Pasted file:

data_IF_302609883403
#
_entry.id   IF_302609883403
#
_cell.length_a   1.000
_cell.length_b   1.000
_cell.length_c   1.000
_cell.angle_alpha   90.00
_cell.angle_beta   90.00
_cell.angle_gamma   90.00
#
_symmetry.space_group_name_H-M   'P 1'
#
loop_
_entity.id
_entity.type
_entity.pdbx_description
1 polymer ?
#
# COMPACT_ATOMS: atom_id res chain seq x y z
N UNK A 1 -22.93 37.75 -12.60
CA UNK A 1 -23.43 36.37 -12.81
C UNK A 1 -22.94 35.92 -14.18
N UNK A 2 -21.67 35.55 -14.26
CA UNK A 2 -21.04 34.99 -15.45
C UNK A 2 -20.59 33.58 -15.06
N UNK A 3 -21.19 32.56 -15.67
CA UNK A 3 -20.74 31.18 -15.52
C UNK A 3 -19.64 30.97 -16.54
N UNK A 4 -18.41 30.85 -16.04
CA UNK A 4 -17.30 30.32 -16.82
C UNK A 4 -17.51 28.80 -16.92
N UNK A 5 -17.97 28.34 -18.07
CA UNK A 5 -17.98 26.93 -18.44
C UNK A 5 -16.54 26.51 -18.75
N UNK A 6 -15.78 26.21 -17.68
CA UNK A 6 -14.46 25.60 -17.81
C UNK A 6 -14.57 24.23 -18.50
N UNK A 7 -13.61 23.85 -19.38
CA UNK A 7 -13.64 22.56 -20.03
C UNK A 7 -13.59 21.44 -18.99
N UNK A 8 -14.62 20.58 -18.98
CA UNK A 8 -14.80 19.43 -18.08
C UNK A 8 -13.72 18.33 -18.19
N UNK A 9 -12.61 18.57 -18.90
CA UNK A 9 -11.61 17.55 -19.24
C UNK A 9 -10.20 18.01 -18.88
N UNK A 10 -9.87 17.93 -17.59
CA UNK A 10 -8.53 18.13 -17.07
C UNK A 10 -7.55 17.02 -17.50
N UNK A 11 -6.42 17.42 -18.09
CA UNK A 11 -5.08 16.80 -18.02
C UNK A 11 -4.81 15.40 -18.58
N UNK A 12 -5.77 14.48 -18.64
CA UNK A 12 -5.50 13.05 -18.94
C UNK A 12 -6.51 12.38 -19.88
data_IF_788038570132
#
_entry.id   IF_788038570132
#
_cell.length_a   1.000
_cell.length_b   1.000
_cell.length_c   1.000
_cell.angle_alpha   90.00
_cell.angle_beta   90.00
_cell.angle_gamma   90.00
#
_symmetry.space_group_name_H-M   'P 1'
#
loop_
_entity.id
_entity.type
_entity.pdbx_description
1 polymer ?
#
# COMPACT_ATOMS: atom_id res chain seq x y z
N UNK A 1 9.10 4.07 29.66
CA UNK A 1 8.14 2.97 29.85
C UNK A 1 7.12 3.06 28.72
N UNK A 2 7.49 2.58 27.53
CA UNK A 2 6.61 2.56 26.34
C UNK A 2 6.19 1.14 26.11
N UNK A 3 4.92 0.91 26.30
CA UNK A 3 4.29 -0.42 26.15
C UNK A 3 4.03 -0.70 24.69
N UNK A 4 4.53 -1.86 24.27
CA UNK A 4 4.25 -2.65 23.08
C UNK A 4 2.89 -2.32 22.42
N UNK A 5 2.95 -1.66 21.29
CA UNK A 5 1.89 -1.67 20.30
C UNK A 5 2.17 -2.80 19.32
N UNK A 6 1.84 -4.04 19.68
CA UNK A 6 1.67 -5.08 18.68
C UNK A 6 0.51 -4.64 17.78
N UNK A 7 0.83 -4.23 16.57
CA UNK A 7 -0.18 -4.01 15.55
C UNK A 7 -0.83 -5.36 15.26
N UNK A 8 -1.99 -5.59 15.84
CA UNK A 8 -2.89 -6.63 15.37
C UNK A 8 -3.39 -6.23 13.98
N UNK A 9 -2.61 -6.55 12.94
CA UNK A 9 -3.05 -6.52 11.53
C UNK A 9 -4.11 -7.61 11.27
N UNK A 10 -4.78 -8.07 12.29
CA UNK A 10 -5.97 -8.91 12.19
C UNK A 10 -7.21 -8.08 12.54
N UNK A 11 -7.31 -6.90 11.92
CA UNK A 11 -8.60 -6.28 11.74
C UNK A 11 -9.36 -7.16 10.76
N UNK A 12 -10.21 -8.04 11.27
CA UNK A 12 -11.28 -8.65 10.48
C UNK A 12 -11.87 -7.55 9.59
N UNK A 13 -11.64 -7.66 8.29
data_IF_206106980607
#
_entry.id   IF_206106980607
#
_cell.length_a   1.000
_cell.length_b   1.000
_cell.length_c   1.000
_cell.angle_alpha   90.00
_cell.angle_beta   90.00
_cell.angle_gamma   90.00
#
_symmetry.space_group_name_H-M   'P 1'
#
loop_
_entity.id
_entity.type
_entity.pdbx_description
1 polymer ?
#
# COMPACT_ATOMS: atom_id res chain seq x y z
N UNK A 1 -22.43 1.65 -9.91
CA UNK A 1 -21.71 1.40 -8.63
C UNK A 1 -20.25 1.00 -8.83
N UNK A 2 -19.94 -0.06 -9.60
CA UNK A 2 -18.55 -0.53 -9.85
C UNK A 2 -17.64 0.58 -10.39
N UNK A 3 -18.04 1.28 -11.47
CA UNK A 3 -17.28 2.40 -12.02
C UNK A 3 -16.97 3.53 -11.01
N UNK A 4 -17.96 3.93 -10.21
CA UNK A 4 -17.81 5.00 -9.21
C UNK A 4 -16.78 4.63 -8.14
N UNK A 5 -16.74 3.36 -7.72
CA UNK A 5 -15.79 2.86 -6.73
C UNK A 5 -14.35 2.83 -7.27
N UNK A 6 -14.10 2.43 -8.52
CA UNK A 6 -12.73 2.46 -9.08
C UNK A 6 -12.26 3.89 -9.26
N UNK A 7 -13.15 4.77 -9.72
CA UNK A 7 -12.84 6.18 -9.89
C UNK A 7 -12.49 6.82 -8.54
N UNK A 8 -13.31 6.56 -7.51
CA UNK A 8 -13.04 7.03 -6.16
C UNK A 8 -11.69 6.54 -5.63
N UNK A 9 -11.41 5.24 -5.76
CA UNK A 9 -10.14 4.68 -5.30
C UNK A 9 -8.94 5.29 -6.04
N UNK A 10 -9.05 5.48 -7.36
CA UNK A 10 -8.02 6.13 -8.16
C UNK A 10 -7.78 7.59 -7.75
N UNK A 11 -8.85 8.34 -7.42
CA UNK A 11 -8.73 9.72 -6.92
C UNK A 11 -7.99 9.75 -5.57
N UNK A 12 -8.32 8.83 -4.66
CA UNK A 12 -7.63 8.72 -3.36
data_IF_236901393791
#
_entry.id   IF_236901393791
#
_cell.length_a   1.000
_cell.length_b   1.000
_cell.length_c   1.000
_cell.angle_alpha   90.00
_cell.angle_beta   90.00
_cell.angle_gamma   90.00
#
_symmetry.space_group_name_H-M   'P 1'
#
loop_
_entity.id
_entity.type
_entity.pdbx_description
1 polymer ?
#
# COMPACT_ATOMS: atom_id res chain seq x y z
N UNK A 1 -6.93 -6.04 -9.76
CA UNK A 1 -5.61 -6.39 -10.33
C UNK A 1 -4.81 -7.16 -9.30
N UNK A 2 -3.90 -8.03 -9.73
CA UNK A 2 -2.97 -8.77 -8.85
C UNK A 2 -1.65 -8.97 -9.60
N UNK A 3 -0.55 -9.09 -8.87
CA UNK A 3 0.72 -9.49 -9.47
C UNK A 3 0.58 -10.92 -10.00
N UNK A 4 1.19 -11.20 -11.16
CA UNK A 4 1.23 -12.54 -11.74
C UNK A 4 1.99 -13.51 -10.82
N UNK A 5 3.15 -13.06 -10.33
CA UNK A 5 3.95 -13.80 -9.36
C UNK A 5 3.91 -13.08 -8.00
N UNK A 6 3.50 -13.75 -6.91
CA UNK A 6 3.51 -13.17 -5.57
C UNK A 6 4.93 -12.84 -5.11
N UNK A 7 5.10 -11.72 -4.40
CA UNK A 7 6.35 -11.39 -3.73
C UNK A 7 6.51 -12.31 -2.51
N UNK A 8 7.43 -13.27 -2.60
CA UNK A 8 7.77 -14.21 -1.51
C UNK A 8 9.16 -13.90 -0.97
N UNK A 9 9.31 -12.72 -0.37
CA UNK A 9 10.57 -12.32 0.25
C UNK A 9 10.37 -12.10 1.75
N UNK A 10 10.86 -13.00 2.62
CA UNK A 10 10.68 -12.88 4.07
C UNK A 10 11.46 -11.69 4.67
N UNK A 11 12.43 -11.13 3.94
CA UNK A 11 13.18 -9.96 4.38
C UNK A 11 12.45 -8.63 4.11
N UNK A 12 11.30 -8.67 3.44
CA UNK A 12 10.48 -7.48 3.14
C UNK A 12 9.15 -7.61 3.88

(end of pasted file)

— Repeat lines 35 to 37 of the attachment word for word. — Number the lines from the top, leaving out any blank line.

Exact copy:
C UNK A 5 -16.54 26.51 -18.75
N UNK A 6 -15.78 26.21 -17.68
CA UNK A 6 -14.46 25.60 -17.81